On 15 June 2006, the Oxford English Dictionary announced the addition of 154 new words from “401(k)” to “yada yada” — and the verb form of the brand name Google.
It is hard to believe then that on 7 September 2008 Google celebrated 10 years since its incorporation in, where else, a garage in that cradle of invention: Menlo Park, California. Google has grown from being a research project at Stanford University to a $16.59 billion company with around 20,000 employees.
Illustration: Jayachandran / Mint
But, business statistics apart, the impact that Google has had on our lives is most striking. More than half of all Internet search traffic passes through Google’s eponymous homepage. Tens of millions of people use Google’s email service. And services such as Google Earth and Blogger have now become industry standards. All in all, Google runs more than 100 services and products — including the latest Chrome Web browser — through, according to some estimates, a gargantuan network of close to half a million servers.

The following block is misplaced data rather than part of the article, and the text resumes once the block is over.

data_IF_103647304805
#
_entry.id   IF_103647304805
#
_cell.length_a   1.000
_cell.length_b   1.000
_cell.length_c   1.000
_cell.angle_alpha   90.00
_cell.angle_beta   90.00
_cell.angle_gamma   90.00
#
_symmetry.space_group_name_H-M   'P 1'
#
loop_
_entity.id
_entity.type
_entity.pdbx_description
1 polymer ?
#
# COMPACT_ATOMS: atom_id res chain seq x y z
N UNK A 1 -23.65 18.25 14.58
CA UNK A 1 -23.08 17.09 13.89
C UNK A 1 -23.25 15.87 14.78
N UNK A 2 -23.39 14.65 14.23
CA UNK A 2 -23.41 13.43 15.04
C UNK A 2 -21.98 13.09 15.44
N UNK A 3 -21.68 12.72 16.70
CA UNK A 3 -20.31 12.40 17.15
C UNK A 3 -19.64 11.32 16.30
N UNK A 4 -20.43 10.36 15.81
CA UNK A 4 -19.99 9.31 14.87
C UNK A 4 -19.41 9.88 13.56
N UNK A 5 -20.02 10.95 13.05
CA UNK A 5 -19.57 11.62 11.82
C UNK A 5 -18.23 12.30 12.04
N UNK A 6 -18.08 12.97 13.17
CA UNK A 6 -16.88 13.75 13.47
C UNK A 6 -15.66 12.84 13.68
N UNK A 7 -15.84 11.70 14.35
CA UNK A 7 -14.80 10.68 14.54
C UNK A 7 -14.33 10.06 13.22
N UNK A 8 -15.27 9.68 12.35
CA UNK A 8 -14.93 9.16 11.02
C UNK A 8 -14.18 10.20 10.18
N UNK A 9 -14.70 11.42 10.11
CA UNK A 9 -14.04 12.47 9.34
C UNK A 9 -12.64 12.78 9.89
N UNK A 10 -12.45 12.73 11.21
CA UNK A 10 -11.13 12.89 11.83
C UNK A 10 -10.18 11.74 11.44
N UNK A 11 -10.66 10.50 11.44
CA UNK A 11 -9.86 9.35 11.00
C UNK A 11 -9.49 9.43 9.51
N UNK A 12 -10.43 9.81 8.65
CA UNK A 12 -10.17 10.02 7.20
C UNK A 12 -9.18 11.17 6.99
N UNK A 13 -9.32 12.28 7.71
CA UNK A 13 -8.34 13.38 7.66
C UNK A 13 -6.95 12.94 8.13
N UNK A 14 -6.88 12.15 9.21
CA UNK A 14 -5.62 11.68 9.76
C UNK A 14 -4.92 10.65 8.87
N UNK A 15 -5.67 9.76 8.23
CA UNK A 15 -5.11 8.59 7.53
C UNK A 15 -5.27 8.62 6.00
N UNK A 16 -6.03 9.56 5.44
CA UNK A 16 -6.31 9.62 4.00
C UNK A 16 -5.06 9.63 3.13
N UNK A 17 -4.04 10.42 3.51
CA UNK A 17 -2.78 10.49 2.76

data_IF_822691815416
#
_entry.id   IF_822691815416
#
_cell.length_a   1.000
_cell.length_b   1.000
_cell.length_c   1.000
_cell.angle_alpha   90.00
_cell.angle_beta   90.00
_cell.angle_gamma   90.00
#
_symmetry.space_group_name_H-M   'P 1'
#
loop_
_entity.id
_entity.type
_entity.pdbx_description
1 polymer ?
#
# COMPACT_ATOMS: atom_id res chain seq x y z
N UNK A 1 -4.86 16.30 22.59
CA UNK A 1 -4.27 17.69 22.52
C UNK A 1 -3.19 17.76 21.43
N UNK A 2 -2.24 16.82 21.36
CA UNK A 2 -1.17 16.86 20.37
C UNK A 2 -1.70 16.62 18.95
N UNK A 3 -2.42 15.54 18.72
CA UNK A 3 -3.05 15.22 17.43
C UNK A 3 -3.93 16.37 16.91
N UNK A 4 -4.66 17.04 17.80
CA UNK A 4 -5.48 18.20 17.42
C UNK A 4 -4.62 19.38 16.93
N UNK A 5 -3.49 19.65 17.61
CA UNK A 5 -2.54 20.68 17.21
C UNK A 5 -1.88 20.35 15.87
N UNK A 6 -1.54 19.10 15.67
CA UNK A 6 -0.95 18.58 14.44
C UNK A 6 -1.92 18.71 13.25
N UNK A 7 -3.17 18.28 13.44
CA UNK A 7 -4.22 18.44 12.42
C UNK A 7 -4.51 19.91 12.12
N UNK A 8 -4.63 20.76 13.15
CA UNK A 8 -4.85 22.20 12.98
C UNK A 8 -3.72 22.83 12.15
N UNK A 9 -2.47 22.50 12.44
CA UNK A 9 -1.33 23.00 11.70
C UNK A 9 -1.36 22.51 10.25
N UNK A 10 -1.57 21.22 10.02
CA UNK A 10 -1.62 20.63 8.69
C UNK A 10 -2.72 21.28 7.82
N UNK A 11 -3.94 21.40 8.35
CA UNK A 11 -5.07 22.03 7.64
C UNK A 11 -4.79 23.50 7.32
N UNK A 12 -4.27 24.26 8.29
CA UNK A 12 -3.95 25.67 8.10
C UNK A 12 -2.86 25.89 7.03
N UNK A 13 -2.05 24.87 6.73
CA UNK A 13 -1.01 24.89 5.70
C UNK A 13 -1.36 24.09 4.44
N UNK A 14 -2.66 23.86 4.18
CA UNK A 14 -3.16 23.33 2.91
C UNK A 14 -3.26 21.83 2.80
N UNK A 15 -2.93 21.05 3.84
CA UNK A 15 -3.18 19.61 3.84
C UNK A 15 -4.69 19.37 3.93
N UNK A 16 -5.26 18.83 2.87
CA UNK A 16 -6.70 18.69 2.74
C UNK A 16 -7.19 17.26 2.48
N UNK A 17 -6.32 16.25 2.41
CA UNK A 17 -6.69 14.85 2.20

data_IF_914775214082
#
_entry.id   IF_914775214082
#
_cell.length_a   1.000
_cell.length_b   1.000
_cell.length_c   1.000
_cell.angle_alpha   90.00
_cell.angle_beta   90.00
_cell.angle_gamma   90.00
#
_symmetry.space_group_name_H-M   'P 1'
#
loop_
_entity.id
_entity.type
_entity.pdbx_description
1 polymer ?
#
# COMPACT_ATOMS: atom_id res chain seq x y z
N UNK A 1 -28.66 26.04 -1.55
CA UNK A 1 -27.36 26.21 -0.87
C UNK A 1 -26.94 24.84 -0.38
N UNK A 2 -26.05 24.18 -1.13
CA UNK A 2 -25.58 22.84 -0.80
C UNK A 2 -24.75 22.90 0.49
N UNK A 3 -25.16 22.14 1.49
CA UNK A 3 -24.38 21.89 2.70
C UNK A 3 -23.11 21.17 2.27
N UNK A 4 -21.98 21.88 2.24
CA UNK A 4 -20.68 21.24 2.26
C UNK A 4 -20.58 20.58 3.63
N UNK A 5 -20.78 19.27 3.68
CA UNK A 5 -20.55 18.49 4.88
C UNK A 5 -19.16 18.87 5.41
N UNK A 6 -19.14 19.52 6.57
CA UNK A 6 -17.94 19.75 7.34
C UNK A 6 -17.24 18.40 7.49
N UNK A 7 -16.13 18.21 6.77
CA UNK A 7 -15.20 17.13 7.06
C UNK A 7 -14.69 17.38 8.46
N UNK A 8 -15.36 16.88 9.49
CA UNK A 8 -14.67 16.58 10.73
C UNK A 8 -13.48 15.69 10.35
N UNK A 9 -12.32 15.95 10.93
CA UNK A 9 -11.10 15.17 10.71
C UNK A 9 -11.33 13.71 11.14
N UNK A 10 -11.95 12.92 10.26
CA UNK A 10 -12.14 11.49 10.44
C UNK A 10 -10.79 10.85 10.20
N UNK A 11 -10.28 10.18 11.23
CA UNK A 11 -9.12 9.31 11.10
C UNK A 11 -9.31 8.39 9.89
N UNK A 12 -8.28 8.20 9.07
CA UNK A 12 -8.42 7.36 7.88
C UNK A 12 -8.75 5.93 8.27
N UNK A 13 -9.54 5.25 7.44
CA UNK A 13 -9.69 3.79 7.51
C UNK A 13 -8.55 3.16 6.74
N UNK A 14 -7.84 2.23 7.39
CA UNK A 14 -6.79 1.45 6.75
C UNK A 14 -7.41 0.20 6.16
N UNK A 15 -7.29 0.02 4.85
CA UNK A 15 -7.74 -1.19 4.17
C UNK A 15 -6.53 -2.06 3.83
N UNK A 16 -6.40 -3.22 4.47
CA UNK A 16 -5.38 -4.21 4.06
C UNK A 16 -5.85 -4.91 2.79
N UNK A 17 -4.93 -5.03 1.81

Google’s 10th anniversary is a good time to reflect on one question: How do large companies such as Google continue to innovate? How does Google manage to churn out products and services at such frequent intervals — once a month on average — and with largely positive results?
It is easy to explain away innovation and invention in small start-ups. By definition, new ventures work with great freedom. But Google has long ceased to be a conventional start-up in terms of size.
It is in spirit that the company continues to maintain its innovative edge. While founders Larry Page and Sergei Brin continue to lead the company, it is far-fetched to assume they are behind every new development. The answer, perhaps, lies in statement made at a seminar given at Stanford two years ago by Google vice-president Marissa Mayer.
Mayer said that, according to her estimates, half the new product launches at the company was a result of the “Innovation Time Off” that is extended to employees. Employees are encouraged to use this time off — 20% of work time — to work on projects of individual interest. Popular products such as Gmail, Google News, Orkut and Adsense are all babies of Innovation Time Off.
This, coupled with an informal work culture and state-of-the-art work environment, keeps Google’s smart people happy — in the office and innovating.
What can we learn from Google’s corporate culture? Write to us at firstname.lastname@example.org